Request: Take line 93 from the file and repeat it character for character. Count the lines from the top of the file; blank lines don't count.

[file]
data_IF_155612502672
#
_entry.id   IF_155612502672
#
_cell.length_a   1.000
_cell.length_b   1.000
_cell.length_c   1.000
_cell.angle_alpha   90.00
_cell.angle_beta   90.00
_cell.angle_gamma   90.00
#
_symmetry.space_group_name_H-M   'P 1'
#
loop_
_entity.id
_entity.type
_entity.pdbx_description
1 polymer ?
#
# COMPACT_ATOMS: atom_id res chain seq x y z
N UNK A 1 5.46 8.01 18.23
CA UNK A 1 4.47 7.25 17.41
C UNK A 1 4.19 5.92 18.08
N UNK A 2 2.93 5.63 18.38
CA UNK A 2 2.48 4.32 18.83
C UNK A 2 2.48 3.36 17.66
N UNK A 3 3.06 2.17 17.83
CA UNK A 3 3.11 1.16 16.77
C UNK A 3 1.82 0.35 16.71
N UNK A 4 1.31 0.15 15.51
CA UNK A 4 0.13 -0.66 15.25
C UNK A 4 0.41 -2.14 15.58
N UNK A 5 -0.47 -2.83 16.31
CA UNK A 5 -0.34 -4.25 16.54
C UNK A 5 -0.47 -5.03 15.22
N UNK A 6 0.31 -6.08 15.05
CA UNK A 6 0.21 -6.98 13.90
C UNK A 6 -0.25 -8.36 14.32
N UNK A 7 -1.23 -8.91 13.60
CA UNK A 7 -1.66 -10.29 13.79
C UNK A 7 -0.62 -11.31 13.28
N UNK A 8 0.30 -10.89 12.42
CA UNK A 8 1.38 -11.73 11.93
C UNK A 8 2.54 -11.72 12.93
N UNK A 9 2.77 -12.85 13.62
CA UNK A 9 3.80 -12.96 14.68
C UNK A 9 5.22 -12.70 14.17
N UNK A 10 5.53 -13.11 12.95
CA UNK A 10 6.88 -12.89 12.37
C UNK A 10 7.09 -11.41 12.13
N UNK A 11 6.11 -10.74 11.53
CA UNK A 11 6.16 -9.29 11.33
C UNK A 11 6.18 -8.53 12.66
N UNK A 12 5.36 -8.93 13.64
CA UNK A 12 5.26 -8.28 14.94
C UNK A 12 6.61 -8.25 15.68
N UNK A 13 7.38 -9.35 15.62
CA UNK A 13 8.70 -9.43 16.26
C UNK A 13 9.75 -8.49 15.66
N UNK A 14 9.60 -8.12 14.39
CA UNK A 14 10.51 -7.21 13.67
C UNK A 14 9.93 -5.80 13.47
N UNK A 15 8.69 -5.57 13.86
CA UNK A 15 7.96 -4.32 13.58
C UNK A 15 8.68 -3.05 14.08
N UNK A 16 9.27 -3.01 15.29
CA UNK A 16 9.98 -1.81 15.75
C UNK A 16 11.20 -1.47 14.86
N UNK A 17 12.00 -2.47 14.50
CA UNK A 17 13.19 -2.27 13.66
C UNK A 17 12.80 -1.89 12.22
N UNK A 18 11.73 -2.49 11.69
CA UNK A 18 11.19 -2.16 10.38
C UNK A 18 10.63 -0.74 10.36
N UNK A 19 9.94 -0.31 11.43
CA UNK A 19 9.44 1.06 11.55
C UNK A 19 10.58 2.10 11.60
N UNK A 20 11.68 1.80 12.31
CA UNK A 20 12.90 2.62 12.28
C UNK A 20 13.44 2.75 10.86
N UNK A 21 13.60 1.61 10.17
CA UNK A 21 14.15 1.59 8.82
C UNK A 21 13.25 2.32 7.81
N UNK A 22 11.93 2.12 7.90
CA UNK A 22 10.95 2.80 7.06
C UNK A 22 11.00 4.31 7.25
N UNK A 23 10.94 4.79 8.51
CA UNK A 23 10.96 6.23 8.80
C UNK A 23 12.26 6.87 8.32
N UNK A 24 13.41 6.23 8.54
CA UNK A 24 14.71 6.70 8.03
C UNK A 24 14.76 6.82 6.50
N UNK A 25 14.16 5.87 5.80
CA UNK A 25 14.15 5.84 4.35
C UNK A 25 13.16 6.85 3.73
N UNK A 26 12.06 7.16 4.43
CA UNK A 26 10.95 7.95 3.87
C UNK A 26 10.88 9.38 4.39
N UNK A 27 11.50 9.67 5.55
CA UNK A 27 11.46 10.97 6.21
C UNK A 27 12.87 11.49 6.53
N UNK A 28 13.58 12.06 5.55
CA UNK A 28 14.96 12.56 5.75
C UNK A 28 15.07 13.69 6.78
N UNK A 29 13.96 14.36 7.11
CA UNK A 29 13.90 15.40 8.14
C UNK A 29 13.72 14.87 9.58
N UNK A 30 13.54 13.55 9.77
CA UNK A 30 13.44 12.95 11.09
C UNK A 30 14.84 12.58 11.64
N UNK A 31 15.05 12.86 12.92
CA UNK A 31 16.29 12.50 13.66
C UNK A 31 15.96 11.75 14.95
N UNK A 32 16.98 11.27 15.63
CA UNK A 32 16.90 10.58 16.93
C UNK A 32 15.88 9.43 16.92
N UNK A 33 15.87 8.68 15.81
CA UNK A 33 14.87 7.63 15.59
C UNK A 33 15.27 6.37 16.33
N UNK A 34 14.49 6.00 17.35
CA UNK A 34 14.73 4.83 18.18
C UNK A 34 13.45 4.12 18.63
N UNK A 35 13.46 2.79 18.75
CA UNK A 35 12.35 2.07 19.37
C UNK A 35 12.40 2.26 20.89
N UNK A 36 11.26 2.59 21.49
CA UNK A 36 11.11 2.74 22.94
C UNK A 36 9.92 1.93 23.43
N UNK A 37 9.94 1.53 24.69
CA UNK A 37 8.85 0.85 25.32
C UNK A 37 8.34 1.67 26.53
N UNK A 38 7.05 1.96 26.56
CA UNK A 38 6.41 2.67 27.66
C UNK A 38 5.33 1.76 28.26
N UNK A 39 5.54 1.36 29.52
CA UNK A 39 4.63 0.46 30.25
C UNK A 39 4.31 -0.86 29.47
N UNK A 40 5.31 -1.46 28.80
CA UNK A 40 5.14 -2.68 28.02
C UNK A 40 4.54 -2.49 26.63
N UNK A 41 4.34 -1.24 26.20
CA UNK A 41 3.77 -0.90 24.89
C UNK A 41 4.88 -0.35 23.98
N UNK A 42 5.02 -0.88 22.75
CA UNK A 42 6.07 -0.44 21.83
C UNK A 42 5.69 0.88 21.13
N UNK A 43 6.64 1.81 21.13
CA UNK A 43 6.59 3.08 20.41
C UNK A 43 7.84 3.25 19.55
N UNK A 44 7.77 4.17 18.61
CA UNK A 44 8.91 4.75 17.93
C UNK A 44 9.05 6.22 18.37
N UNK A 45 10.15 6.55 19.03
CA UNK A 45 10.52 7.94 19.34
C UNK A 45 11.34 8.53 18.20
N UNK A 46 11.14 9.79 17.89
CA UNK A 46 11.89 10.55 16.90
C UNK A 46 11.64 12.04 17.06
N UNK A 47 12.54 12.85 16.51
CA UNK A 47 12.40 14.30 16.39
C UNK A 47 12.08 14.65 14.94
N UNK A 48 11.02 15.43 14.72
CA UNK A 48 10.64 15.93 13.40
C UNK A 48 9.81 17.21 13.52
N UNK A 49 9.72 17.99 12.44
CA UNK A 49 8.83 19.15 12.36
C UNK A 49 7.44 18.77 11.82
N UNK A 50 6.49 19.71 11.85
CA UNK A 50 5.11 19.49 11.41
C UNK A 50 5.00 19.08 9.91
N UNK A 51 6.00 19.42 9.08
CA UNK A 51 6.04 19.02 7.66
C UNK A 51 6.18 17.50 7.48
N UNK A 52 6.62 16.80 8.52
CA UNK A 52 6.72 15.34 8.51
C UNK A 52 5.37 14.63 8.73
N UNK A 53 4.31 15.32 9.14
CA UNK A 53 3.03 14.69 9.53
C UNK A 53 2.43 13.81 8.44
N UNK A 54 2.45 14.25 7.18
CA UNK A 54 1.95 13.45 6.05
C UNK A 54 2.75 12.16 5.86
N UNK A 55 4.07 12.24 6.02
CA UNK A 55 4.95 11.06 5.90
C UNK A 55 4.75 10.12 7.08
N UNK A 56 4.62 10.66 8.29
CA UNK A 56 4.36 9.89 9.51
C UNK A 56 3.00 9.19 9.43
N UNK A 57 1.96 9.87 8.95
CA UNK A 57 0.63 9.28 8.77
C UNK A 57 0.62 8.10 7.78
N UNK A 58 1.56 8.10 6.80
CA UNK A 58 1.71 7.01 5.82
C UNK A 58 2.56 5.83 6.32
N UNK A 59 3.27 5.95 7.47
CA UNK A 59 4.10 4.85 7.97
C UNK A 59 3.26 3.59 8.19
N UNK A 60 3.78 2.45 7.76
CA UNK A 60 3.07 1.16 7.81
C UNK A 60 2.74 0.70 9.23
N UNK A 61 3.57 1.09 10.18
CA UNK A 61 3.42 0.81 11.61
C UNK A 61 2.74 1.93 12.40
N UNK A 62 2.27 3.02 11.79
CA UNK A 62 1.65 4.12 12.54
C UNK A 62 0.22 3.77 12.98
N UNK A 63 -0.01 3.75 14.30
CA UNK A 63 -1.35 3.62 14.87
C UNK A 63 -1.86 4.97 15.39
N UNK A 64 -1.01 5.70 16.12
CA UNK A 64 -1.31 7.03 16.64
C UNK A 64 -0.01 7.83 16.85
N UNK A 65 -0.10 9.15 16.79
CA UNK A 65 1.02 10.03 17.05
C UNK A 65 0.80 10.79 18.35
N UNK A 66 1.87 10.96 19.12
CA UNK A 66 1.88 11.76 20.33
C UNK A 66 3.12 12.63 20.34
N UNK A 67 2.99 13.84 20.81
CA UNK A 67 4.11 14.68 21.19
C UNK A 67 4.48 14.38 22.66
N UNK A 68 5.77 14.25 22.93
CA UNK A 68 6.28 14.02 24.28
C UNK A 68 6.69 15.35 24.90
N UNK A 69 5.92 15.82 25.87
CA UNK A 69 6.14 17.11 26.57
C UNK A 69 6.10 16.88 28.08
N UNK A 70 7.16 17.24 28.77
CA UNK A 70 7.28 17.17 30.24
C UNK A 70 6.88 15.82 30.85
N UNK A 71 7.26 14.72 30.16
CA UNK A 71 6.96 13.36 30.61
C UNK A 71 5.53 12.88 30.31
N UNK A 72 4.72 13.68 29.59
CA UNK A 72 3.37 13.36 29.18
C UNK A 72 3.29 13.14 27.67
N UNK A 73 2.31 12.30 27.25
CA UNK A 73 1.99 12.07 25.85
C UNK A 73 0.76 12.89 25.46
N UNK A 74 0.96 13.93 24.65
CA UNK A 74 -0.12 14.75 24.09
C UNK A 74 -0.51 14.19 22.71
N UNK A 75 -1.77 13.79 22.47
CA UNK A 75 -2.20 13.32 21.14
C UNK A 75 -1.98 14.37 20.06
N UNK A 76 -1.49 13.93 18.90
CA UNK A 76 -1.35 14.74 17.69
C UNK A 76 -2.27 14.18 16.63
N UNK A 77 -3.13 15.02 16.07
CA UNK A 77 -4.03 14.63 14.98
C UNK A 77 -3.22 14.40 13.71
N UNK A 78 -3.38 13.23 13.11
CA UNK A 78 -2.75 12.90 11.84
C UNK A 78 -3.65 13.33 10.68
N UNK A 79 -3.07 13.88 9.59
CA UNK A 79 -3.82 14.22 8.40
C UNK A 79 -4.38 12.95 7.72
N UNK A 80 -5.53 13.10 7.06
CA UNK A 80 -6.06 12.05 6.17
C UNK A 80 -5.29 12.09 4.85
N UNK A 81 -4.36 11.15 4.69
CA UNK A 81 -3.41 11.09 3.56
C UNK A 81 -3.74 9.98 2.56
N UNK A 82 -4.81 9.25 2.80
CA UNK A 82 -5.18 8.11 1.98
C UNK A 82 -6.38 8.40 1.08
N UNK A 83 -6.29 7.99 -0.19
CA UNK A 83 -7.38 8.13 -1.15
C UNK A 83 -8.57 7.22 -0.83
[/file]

N UNK A 25 14.16 5.87 5.80